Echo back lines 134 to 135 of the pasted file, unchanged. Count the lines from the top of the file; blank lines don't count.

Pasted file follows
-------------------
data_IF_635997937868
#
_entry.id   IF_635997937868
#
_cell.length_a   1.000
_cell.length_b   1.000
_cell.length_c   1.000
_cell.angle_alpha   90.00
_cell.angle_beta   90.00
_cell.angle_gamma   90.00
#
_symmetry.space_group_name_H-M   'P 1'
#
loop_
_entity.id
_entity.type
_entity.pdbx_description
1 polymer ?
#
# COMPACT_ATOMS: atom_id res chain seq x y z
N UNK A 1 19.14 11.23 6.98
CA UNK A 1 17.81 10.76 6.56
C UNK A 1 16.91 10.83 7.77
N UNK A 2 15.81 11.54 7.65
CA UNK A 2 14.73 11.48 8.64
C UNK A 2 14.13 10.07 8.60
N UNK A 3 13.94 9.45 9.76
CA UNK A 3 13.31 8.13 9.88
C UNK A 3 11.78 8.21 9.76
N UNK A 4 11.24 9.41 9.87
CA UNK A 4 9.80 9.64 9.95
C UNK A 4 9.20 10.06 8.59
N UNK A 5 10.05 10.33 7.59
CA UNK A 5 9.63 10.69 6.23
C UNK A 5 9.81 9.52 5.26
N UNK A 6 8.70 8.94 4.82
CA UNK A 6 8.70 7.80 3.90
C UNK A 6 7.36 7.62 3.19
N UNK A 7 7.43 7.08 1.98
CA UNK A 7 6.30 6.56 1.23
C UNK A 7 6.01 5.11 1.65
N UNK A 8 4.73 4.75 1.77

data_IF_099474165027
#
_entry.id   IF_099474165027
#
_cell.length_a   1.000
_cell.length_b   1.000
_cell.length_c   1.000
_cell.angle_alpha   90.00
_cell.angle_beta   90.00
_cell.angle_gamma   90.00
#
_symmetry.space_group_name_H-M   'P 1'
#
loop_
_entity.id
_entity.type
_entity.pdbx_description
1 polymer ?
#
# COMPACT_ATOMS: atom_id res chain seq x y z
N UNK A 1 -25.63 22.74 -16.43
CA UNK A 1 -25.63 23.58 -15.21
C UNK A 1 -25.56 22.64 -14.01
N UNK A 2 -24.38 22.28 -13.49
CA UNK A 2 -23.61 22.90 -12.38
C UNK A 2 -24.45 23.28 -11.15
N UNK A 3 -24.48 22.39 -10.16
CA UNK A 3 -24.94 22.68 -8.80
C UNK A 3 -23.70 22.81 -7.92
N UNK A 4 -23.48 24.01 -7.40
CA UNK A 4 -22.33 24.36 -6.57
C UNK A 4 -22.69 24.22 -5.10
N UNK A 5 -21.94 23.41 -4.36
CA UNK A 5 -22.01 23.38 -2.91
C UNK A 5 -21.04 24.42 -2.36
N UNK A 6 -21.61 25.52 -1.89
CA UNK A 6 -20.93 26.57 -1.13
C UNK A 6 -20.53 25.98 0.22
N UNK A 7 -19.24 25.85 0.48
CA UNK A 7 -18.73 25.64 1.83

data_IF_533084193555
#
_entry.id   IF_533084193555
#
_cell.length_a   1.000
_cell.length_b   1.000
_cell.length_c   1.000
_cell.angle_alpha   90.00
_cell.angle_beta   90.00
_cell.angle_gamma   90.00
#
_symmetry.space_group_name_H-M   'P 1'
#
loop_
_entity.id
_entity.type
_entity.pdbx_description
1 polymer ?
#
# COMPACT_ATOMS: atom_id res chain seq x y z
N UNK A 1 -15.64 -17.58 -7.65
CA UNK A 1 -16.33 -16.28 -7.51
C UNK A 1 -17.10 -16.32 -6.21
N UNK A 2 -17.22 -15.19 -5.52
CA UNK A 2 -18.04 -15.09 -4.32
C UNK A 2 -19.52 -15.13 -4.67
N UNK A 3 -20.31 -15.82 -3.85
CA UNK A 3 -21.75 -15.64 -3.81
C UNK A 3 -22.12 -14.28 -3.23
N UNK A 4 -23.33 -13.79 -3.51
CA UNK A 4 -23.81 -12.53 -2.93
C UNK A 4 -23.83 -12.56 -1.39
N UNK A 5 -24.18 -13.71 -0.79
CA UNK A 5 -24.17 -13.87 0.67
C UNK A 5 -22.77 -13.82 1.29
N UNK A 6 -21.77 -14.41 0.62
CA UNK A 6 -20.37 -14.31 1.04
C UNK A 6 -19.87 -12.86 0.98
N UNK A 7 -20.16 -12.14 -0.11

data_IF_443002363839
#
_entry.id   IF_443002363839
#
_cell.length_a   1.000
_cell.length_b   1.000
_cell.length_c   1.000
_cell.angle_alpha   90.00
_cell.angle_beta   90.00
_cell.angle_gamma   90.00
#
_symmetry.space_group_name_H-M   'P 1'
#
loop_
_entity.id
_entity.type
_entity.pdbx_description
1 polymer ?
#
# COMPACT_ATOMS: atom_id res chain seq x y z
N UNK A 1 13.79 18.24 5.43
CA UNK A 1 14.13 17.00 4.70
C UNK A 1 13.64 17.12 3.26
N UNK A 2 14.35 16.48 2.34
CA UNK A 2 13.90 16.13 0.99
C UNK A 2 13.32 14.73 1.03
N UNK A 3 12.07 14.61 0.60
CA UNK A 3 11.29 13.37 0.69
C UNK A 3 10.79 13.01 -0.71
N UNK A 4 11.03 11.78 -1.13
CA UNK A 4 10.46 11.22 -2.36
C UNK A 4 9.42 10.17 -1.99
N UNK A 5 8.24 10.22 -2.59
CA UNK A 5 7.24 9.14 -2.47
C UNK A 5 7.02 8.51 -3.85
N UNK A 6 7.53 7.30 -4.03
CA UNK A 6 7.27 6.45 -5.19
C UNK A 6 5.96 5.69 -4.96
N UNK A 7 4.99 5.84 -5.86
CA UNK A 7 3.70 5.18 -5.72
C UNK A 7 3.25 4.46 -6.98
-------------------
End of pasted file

#
loop_